At the Madampe village school instruction had been entirely in Sinhala, the language of the Sinhalese, the major ethnic group on the Island. Now, during the year he spent with Jayamanne, JAYEKODY learned a smattering of English and the elements of Latin. He was not yet 12 when, with his parents' ready permission, Jayamanne took him to Colombo and enrolled him at St. Joseph's College, one of the leading Catholic schools, and arranged for him to live at St. Aloysius' Seminary.

The student body at St. Joseph's was about 1,500. Founded in 1896 by a French bishop, the school was run by French missionary priests of the Oblates of Mary Immaculate (OMI) order. Instruction through high school was provided in English.

At St. Joseph's the priests were very strict, JAYEKODY recalls. "We were taught to spurn what was Sinhala and intrinsically national and to despise Buddhism. Boys caught entering or even looking at Buddhist temples�where the majority of Sinhalese worshipped�were punished." Growing to early adulthood under the tutelage of French and other foreign priests�from whom he learned English, French, Latin, Greek and some German, but no Sinhala, and who openly looked down on the people and culture of Sri Lanka�JAYEKODY felt increasingly that his people were being separated by a religious wall. To these same priests he gives thanks, however, for nurturing his innate sense of music. "In the villages of my childhood," he explains, "there were troubadors, the groups with the violin and the drum. It was lovely flowing music . . . I heard it and did it, first by watching others and then by guidance. " At St. Joseph's he was introduced to Western classical and church music, and learned to play the piano, organ and violin.

It was a strain for his father to pay the fees and at the end of his sixth year at St. Joseph's (1913-1918) he was told that his accounts was in arrears and he must leave the school. He would be kept on the rolls, the rector said, and, if he could manage to complete his senior year study on his own, he could return to take the examination. He had no tutor but was able to borrow books and in 1919 came back to St. Joseph's to pass his senior examination with high marks and thus be exempted from the London matriculation. That same year he entered St. Bernard's Seminary where he was one of 21 students training for the priesthood. Called before the archbishop, whose approval was required for entry into the seminary, he was asked one question: "What is your caste?" Fortunately he belonged to the Goygama (highest) caste, for the church had found that villagers refused to kneel before or receive communion from a lower caste priest. For JAYEKODY himself, education and priesthood meant discarding caste considerations, and during his lifetime that prejudice in the church has disappeared.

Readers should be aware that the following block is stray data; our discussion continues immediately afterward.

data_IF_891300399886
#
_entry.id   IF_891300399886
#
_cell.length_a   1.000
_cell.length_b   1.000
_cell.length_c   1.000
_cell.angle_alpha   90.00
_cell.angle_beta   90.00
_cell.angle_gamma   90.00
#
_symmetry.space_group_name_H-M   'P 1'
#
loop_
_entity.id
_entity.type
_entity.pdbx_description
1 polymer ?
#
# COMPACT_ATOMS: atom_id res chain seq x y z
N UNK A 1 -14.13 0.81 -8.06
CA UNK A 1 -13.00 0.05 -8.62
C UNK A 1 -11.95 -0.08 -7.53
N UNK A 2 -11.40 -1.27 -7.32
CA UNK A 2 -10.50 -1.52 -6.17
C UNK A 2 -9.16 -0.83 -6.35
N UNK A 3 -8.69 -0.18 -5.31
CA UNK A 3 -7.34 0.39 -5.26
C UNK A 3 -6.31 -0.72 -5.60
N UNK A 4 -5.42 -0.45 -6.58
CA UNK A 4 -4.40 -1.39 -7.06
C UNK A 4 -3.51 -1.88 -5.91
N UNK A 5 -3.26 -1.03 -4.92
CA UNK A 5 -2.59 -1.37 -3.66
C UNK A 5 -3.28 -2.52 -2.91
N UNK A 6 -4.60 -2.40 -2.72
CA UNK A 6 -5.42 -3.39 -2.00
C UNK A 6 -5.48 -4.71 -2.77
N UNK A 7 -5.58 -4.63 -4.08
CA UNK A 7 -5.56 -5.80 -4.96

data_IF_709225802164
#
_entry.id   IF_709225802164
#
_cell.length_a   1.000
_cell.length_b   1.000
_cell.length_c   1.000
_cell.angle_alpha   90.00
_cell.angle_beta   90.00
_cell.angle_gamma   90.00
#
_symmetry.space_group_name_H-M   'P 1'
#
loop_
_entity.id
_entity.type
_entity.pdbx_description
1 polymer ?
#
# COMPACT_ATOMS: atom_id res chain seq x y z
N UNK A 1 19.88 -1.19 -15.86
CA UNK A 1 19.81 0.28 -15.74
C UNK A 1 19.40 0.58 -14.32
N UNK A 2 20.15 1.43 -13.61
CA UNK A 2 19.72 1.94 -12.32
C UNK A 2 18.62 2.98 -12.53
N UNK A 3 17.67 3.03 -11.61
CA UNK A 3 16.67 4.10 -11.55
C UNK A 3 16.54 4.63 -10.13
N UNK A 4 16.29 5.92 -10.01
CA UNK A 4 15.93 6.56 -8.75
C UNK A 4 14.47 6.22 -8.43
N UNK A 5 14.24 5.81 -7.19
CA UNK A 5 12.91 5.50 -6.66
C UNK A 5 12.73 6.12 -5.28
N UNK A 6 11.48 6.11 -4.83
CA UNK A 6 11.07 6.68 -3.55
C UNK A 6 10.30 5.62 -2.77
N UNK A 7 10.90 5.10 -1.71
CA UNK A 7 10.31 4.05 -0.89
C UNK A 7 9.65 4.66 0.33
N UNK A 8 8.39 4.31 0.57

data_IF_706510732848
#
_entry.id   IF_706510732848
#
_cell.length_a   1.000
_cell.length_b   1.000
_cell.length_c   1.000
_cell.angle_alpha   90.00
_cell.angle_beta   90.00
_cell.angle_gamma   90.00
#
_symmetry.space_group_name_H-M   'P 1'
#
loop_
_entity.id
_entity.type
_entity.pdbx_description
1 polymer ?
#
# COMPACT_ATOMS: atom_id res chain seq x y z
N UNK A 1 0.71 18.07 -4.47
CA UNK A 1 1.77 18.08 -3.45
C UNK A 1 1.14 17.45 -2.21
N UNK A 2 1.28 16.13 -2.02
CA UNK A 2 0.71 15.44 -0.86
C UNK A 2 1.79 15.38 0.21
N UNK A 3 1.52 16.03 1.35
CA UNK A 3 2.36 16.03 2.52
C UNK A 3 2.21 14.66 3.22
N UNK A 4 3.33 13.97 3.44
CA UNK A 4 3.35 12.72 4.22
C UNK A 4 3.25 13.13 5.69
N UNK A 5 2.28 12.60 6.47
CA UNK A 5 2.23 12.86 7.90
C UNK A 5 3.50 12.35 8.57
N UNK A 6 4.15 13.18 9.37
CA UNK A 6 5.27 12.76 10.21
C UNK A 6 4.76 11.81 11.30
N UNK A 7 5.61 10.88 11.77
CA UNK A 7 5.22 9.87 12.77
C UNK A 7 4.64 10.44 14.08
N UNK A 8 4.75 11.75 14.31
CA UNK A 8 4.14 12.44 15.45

At St. Bernard's, also an Oblate school, JAYEKODY became more acutely aware of the wall between the foreign-sponsored Christians and the native Buddhists. He knew by then that Buddhist monks were the best Sinhala scholars, but seminarians who dared suggest studying under them were reprimanded. Neither were seminarians allowed to visit Buddhist relatives on their festive occasions. JAYEKODY felt this prohibition intimately because the family of his mother�who had been converted to Catholicism when she married his father�was Buddhist. He knew that Buddhism was not as bad as the priests tried to make it appear, and observed that Anglican and other Protestant denominations were less restrictive; nevertheless a separation existed between them and the Buddhists as well.

However the "sense of superiority" of the French priests rankled him most, particularly when he heard them speak of coming as missionaries "to the savages." He was incensed when a group of French brothers sent to St. Bernard's brought with them needles, thread and nails, thinking the Sinhalese were too primitive to have these elementary items. Moreover, the priests were insensitive to the feelings of the seminarians: "If there were ten native and only two French priests, all of the conversation was conducted in French and we had to follow as best we could. That kind of separation was always there; they treated us as second-rate."

Inner rebellion, fueled by the loftiness of the French Oblates, led him to choose for his future apostolate breaking down the wall between the Sinhalese Christians (particularly Roman Catholics) and Sinhalese Buddhists. (Of Sri Lanka's population of 15.2 million, 7.5 percent are Christian; 7.6 percent Muslim; 15.5 percent Hindu and 69.3 percent Buddhist.) As a priest he vowed he would not simply say mass, hear confessions and perform other priestly duties, but would try to link his religion to Sinhalese culture and bring his people together in mutual understanding and respect. It was an apostolate that would win admiration and affection for him among his countrymen, but generate misunderstanding and bitterness toward him among some of his church colleagues.

His mother had died in 1918 while he was a student at St. Joseph's and with her death, he wrote, "the joy went out of my life. I brooded. Then like wild weeds grew in me a bit of song, a bit of music, a bit of poetry and a world of dreams." The sense of loss persisted but gradually, he said, "someone else was taking her place�the Madonna [the mother of Christ]. Almost in no time she had captured my soul. . . .my only Her was my mother and the Madonna. Some of my best songs are about Her."